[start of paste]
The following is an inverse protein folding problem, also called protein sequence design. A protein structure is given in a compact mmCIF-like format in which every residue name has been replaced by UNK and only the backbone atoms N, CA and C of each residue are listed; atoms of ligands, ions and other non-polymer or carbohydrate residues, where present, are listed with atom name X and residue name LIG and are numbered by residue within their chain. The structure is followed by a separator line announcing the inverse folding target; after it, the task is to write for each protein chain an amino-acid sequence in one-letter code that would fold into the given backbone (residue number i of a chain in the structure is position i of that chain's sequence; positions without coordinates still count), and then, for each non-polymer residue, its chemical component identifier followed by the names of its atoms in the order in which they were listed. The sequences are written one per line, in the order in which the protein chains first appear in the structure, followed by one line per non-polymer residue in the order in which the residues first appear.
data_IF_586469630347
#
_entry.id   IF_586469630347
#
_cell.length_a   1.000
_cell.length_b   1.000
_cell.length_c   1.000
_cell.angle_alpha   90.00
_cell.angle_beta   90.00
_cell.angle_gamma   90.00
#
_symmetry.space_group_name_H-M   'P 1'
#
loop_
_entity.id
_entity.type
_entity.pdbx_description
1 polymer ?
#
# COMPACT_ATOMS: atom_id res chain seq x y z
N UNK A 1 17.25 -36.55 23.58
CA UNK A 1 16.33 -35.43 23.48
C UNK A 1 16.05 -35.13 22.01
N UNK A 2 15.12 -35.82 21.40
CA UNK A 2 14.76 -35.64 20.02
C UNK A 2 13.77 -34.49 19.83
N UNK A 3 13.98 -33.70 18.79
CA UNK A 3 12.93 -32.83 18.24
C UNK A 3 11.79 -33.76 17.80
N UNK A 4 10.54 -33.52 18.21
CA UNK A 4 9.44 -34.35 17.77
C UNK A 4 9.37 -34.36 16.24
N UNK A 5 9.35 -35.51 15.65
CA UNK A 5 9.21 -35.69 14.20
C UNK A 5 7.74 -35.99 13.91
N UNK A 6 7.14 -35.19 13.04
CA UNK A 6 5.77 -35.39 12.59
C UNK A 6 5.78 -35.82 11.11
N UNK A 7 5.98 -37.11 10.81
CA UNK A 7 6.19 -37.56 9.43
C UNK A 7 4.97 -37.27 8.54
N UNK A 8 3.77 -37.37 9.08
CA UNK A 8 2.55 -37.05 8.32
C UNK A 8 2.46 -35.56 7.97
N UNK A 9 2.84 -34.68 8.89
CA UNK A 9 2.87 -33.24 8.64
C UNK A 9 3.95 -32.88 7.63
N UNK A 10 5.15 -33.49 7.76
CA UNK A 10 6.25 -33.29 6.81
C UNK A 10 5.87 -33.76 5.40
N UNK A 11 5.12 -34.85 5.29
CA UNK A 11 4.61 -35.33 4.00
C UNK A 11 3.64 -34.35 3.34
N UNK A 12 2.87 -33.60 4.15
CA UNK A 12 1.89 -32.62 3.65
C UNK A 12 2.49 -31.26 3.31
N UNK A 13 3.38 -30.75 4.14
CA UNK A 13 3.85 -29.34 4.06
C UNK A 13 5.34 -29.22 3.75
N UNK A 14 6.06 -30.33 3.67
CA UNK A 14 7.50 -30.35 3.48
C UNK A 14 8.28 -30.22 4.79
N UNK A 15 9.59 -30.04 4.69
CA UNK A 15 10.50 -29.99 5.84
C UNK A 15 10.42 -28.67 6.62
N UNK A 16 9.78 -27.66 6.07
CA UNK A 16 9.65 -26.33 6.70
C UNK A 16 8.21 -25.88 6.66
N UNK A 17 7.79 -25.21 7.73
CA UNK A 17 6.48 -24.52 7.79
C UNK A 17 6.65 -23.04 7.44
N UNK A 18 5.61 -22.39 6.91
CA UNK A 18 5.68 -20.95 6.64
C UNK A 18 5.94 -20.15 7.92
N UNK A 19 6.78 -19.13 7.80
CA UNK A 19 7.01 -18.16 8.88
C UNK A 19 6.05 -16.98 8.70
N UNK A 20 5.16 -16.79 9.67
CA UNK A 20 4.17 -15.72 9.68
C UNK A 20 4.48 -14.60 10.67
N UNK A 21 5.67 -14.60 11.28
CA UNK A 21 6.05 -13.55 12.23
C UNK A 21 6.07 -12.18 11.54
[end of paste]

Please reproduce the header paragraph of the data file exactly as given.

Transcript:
The following is an inverse protein folding problem, also called protein sequence design. A protein structure is given in a compact mmCIF-like format in which every residue name has been replaced by UNK and only the backbone atoms N, CA and C of each residue are listed; atoms of ligands, ions and other non-polymer or carbohydrate residues, where present, are listed with atom name X and residue name LIG and are numbered by residue within their chain. The structure is followed by a separator line announcing the inverse folding target; after it, the task is to write for each protein chain an amino-acid sequence in one-letter code that would fold into the given backbone (residue number i of a chain in the structure is position i of that chain's sequence; positions without coordinates still count), and then, for each non-polymer residue, its chemical component identifier followed by the names of its atoms in the order in which they were listed. The sequences are written one per line, in the order in which the protein chains first appear in the structure, followed by one line per non-polymer residue in the order in which the residues first appear.